January 29, 2013 — We humans are problem solvers. We’re doers. We encounter challenges and complicated situations and we find ways to surmount them—crafting tools, erecting bridges, programming computers. We’ve innovated and designed our way out of countless predicaments and, dammit, we will forevermore.
We are also hopelessly arrogant.
See, we humans sometimes forget that we are not the only innovators and designers out there. We’re not the only ones able to creatively adapt our way through tricky or threatening conditions. We forget about nature.
Long before we showed up on the scene, there were wetlands that made dirty water clean, prairies that grew sustainable food crops and termites that built living spaces capable of maintaining a nearly steady internal temperature year round. These and other natural systems, developed over thousands or millions of years, are amazingly adept at dealing with the sort of logistical concerns humans face every day—whereas many of the workarounds we’ve found for the problems of our lives are inefficient or overly expensive or carry on the oh-so-human tradition of causing more problems than they solve.
Luckily, we’ve also managed to learn that sometimes the best way to solve a problem is to borrow somebody else’s good idea.
Enter biomimicry—the idea of emulating strategies nature has perfected. By looking closely at natural processes and organisms, we can identify and learn from some of the ways nature solves the problems that challenge us. And the closer we look, the more of these solutions we find. Many of these nature-inspired solutions have implications for that most human of habitats: the city. From stronger building materials to more intuitive water systems, biomimicry has applications in urban infrastructure that can dramatically improve the way we live in cities.
Cities as Ecosystems
In her landmark 1997 book Biomimicry: Innovation Inspired by Nature, biologist Janine Benyus presents elegant examples of ways in which the natural world offers very clear hints about how to improve elements of our human world, such as how spider silk can inform the engineering of super-strong materials and how plants can teach us better ways to harvest energy from the sun. That book is now required reading for engineers, environmental scientists, industrial designers and practitioners of countless other disciplines.
“Nature is really a master example of making different things work one to the other and eliminating things that don’t fit with the picture.”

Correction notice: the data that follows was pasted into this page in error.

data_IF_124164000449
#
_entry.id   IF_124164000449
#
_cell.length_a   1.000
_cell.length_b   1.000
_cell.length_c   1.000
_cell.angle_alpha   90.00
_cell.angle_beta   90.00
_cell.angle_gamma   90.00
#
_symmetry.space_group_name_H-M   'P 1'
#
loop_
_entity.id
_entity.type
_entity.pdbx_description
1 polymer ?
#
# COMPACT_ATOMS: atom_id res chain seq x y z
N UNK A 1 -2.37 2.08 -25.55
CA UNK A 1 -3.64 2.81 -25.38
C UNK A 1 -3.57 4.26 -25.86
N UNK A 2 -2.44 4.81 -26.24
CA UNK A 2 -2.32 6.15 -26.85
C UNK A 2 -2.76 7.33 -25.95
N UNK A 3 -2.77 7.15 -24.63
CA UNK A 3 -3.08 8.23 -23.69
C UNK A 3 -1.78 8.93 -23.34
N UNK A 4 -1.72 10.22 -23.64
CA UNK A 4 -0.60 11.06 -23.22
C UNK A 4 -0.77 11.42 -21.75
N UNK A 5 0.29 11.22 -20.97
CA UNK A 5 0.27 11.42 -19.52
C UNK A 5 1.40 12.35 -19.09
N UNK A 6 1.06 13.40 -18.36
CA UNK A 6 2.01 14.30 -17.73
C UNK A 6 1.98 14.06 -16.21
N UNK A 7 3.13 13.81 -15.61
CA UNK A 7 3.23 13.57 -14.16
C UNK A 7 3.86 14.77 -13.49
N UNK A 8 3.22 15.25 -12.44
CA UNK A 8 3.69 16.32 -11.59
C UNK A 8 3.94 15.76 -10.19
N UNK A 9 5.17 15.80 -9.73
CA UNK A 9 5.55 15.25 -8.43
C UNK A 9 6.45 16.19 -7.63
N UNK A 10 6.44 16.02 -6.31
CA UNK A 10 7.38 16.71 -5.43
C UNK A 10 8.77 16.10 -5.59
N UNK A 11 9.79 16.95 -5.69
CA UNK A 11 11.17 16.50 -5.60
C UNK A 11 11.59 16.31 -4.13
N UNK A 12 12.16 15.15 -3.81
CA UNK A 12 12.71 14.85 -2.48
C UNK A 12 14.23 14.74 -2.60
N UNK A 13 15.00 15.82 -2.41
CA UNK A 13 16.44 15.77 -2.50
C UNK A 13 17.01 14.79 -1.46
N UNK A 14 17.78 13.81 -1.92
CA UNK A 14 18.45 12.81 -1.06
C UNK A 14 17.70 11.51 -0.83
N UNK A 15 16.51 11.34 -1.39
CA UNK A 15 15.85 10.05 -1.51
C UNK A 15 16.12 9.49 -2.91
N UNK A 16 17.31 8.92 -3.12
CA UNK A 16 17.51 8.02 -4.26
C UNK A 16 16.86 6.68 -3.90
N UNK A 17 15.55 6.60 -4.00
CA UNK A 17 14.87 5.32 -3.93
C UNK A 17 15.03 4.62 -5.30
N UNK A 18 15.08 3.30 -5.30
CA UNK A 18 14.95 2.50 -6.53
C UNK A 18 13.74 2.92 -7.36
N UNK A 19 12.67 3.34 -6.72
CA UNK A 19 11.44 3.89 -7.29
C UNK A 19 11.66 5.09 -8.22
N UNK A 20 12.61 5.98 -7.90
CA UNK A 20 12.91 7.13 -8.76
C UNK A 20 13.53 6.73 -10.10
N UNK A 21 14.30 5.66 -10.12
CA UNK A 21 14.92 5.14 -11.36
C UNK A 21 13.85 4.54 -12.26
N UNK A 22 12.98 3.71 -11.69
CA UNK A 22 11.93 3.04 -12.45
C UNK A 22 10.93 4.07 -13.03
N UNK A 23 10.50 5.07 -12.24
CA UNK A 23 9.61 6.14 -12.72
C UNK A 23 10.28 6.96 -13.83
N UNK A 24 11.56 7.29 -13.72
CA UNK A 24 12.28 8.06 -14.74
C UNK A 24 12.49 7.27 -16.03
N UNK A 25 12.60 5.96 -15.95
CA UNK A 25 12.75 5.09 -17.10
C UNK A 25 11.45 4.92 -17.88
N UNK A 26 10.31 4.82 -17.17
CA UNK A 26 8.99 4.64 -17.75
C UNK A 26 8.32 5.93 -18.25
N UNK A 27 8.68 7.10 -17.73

To spread these ideas into the real world, Benyus created a consulting firm now called Biomimicry 3.8—as in 3.8 billion years of research and design done for us already by nature. Biomimicry 3.8 biologists and designers work with groups and companies all over the world to try to inject some of the lessons of nature into their products and services. They’ve helped major apparel companies, airplane makers, hospitals and furniture designers.
The lessons of nature, Benyus says, apply widely across the spectrum. Even to entire cities.
“Actually, architects and city planners were the first audience to really embrace the book,” Benyus says.
That might seem surprising at first. But in many ways, urban areas are like ecosystems. They have interconnected components such as buildings, streets and sewer systems that are themselves complex—like birds, orchids and insects all living within the framework of a tree. This sort of systems thinking is crucial for cities. Running cities that are efficient and equitable requires being able to see, for example, how water systems react to population growth or how the extent of a transportation network determines energy use and development patterns. Like nature, all these elements are connected.
More and more, biomimicry is being thought of as a way to reconsider the ways we build and operate cities.
“You don’t design a set of roads in isolation but in relation to buildings, but also to the sewer system below or to the cabling,” says Ilaria Mazzoleni, an architect and professor at the Southern California Institute of Architecture who’s been teaching and working with the concept of biomimicry in architecture for nearly 10 years. “There are a lot of invisible elements that go into it. And nature is really a master example of making different things work one to the other and eliminating things that don’t fit with the picture.”
Mazzoleni says this type of thinking is becoming more prevalent. True biomimicry, she argues, considers an object or building or infrastructure as part of a much larger system. Cities, therefore, are the perfect arena for biomimetic design. And given the vast amounts of aging and crumbling infrastructure in urban areas around the world, there’s plenty of work to be done.